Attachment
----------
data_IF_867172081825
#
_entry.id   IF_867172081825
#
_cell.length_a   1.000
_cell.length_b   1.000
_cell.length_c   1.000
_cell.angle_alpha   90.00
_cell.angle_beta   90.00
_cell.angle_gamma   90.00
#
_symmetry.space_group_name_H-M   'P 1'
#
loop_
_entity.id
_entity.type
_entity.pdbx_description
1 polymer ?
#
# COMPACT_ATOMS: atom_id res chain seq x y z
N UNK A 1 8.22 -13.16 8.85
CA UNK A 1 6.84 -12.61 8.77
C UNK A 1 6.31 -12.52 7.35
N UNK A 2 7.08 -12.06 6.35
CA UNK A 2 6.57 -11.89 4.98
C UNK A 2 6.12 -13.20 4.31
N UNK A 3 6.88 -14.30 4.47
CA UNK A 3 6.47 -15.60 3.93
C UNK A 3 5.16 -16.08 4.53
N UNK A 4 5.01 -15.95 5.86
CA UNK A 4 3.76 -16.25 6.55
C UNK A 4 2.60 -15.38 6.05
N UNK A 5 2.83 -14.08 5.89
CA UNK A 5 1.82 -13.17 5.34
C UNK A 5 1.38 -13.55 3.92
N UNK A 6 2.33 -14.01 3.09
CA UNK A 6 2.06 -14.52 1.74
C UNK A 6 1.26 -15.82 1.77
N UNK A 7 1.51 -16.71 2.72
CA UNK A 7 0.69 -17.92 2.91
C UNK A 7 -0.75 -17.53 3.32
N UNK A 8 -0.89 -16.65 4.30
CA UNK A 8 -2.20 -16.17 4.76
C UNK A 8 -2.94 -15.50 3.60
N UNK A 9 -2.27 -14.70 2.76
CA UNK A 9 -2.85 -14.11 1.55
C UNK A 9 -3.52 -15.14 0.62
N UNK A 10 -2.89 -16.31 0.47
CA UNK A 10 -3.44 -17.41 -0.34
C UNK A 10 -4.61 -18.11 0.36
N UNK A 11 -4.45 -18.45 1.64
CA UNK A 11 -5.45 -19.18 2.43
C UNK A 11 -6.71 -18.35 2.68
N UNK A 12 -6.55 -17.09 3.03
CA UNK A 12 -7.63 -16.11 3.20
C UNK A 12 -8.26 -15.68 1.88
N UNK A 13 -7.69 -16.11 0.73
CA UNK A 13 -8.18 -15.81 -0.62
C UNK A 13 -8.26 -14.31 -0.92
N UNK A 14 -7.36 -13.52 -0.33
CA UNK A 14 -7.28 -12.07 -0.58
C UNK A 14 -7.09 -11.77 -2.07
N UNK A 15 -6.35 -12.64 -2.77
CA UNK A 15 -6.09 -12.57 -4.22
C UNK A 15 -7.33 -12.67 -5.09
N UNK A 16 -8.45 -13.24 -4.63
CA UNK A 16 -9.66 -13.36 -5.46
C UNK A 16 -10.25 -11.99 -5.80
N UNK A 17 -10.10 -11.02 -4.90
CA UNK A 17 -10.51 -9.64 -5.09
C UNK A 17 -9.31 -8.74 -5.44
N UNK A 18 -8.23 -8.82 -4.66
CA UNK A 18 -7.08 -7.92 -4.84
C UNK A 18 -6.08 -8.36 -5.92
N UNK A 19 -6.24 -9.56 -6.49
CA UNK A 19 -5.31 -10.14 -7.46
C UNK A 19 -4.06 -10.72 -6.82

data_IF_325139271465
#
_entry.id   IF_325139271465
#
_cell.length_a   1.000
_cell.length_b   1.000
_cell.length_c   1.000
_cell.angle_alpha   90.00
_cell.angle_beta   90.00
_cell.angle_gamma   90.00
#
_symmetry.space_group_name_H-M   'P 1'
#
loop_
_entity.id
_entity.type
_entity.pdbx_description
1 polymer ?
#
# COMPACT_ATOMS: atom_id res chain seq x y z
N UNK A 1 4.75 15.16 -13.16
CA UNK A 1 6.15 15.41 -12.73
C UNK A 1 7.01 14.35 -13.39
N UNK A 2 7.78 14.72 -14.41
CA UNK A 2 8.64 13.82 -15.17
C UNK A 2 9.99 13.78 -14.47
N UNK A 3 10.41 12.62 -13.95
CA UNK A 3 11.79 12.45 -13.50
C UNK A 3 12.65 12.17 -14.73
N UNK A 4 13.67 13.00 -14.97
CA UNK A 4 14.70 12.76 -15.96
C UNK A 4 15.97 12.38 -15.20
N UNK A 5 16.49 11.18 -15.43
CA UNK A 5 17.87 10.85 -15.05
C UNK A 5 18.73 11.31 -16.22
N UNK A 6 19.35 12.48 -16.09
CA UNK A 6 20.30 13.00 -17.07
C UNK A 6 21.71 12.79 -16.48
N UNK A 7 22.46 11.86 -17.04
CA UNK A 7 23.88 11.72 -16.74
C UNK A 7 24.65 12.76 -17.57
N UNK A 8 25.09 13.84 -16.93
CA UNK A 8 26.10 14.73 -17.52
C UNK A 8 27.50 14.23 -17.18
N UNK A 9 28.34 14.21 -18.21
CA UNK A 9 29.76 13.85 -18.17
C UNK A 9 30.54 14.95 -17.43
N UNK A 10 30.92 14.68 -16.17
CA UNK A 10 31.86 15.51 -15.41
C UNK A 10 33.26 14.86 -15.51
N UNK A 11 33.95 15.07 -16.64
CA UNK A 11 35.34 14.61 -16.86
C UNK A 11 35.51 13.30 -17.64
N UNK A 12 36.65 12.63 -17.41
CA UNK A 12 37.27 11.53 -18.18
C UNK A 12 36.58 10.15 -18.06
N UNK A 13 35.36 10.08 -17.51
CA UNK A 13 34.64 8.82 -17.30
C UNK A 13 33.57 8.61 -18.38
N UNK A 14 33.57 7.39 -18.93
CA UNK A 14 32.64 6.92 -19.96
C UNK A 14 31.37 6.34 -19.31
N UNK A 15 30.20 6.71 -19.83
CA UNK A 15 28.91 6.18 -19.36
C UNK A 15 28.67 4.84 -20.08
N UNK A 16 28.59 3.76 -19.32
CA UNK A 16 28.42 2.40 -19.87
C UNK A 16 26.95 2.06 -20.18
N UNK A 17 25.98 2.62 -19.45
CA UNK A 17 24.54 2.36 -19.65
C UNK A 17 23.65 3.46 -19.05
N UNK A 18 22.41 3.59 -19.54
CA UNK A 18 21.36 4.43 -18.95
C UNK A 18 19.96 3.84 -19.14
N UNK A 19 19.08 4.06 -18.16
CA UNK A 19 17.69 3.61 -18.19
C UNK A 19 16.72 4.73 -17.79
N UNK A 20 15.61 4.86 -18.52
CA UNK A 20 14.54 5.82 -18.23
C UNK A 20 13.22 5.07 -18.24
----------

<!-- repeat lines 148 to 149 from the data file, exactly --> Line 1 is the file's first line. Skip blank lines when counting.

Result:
C UNK A 17 23.65 3.46 -19.05
N UNK A 18 22.41 3.59 -19.54